Scholarship support invests in the future

Interlochen’s students are elite in terms of talent and ability, not in terms of economic status. In many cases, the student has surpassed the pre-professional training available where he or she lives, and turns to Interlochen for the preparation that is desired and required to move to the next level of excellence. Students from across the US and around the world want to attend Interlochen Arts Academy for their artistic development; they do not come from families for whom boarding school is a given.

An investment in a student’s Interlochen education can provide a student with a learning experience that creates lifelong opportunities—in preparing for post-secondary education, while working at the university or conservatory level, entering and developing a career, and contributing to civic life as a well-educated member of society.

The Boston Globe stated in December, 2008, that schools using the arts to achieve goals in the Massachusetts 21st-Century Skills initiative offer “a vivid demonstration of art's power to teach, transform, and develop skills essential for success.” The Globe article goes on to note that participating students mastered “a long list of skills, including collaboration, creativity, critical thinking, problem solving, and communication. According to the 21st Century Skills report, these are the competencies everyone will need to succeed as citizens and workers. These are the skills employers and colleges say are now severely lacking among high school graduates and entering students.”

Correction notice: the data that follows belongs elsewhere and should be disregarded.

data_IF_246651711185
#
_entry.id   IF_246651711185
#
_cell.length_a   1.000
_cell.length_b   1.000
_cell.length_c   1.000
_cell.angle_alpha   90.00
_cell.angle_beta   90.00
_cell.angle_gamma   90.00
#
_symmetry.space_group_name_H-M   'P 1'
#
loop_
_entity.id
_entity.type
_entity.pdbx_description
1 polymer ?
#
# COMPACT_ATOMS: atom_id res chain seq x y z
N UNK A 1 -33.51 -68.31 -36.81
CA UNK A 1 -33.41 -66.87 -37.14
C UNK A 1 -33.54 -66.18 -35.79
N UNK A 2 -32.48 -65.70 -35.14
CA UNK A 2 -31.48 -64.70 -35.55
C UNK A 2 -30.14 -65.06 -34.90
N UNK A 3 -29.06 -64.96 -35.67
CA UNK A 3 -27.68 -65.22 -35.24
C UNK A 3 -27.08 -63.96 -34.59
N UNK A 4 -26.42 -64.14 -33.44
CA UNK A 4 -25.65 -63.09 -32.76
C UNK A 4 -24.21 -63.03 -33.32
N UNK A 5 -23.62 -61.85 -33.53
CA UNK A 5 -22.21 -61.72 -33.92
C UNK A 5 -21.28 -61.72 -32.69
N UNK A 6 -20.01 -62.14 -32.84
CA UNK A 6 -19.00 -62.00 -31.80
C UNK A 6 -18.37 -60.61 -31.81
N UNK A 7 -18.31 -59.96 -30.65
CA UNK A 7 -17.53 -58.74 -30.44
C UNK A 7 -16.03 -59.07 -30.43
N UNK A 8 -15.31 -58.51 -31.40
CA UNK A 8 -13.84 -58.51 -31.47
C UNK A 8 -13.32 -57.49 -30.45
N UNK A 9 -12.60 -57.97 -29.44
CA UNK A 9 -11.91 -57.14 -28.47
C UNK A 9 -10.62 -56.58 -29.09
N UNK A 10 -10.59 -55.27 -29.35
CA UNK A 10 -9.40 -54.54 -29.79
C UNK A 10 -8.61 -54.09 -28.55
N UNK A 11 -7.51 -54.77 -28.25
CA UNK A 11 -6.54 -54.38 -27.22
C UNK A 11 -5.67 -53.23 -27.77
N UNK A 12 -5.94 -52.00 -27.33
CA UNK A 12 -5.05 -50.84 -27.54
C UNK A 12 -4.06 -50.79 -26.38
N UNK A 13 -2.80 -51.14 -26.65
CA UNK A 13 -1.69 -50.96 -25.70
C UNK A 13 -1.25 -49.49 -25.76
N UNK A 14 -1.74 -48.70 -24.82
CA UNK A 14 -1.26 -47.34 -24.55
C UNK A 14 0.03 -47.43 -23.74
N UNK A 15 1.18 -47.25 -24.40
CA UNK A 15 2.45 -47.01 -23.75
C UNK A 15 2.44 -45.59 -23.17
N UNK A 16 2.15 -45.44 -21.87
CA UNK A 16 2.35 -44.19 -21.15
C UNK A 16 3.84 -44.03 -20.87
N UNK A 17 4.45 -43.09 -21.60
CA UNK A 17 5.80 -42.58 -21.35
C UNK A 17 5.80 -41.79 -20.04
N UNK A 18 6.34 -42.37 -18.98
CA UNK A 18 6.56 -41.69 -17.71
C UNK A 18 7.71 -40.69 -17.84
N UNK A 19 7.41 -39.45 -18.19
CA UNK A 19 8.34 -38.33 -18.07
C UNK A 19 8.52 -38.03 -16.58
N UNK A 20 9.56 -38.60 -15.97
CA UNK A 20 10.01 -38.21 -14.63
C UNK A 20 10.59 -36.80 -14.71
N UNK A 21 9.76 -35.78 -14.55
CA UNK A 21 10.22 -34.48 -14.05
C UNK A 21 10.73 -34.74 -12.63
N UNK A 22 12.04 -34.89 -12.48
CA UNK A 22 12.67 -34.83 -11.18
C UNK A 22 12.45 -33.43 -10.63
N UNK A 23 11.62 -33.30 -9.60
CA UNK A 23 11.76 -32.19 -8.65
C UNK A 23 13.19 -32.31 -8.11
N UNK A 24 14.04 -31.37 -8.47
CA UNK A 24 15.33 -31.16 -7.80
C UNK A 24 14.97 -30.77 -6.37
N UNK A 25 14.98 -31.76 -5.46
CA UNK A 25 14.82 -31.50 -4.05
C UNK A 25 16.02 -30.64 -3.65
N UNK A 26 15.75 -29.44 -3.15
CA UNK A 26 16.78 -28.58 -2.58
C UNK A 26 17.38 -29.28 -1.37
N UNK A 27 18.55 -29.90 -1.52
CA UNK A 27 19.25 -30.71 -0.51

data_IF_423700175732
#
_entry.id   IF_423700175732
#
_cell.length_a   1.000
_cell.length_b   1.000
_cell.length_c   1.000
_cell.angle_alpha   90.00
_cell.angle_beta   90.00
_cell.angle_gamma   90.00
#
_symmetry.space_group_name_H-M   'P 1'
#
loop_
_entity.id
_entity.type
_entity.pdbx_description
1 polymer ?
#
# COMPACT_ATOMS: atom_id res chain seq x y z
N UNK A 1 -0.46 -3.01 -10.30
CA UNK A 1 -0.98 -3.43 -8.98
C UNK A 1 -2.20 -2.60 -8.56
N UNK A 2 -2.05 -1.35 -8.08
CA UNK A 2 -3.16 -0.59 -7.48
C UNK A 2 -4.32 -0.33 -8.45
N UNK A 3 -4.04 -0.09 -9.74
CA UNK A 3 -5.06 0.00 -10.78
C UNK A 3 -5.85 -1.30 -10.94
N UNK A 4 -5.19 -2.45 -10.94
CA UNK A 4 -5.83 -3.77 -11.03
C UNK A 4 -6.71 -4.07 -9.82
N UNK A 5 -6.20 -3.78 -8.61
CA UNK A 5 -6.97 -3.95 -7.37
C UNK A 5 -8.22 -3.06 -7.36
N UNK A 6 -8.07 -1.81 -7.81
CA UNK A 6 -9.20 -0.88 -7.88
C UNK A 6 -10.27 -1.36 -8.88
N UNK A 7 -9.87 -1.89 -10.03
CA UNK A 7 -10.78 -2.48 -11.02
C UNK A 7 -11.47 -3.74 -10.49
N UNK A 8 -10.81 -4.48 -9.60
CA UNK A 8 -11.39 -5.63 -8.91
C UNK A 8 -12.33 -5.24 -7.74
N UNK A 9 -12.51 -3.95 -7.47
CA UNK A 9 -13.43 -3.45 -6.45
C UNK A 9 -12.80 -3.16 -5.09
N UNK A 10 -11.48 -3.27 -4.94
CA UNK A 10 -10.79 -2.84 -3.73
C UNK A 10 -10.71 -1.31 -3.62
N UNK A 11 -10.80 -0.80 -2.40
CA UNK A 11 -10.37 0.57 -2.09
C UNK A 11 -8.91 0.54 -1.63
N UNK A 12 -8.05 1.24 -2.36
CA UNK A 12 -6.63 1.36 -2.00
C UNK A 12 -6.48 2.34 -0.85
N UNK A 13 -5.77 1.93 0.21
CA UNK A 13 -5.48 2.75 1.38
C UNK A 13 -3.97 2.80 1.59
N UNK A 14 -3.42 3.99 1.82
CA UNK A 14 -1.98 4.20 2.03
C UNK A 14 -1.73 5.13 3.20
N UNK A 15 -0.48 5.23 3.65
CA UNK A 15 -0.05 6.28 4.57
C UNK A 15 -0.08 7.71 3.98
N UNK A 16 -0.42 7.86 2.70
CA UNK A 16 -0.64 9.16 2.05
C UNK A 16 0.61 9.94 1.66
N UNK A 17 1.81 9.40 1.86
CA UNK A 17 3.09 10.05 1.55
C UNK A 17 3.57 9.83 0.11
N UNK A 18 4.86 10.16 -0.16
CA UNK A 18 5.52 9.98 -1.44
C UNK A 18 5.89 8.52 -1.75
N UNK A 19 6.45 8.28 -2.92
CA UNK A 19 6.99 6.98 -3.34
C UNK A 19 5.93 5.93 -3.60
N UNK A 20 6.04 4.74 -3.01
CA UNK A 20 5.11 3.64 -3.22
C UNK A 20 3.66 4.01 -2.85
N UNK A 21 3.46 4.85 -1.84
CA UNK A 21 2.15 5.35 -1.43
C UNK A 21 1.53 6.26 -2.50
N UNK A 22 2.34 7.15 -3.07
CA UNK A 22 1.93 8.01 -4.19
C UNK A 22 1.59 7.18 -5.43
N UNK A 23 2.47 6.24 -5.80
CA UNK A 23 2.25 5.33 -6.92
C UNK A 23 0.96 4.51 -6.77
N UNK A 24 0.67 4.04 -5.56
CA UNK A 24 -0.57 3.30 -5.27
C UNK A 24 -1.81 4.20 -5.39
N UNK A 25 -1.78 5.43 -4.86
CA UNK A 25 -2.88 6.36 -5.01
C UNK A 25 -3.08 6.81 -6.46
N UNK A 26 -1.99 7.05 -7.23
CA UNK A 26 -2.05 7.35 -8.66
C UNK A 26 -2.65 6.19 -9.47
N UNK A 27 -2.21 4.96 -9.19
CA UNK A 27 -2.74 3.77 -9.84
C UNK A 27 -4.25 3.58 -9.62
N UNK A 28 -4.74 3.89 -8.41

These skills, nurtured at Interlochen, can enrich lives, sometimes literally. Their arts education has helped our alumni land competitive careers in the communication, entertainment, and technology industries, for instance. In addition, a study by Americans for the Arts released in 2008 determined that arts-centric businesses represent 4.3% of all businesses and 2.2% of all jobs in the United States and that the arts are a robust and formidable economic growth sector:

  • More than 612,000 arts-related businesses employ 2.98 million people nationwide.
  • Arts-centric businesses grew 12% from 2007 compared to the growth of 10.7% for all U.S. businesses.
  • Employment growth by arts-centric businesses since 2007 was 11.6%, more than four times the rise in the total number of U.S. employees of 2.4%.

This study supports our mantra that the arts play a significant role in building and sustaining economically vibrant communities,” said Robert L. Lynch, president and CEO of Americans for the Arts. “It further supports the need for arts education to fuel the creative industries with arts-trained workers and arts consumers.”

Still, each student feels the impact of an Interlochen education at the individual level. Violinist Aaron P. Dworkin received his Bachelors and Masters of Music in Violin Performance degrees from the University of Michigan School of Music, graduating with high honors. At the age of 26 he founded the Sphinx Organization, a national nonprofit dedicated to helping overcome the cultural stereotype of classical music, and to encouraging the participation of Blacks and Latinos in the field. Dworkin has been recognized with numerous honors; in 2005 he received a MacArthur “genius grant” fellowship, and last year he was accorded the Newsweek Giving Back Award.

When Dworkin was in high school, he was awarded a scholarship to attend Interlochen. 

“Interlochen,” Dworkin has often told interviewers, “saved my life.”

 

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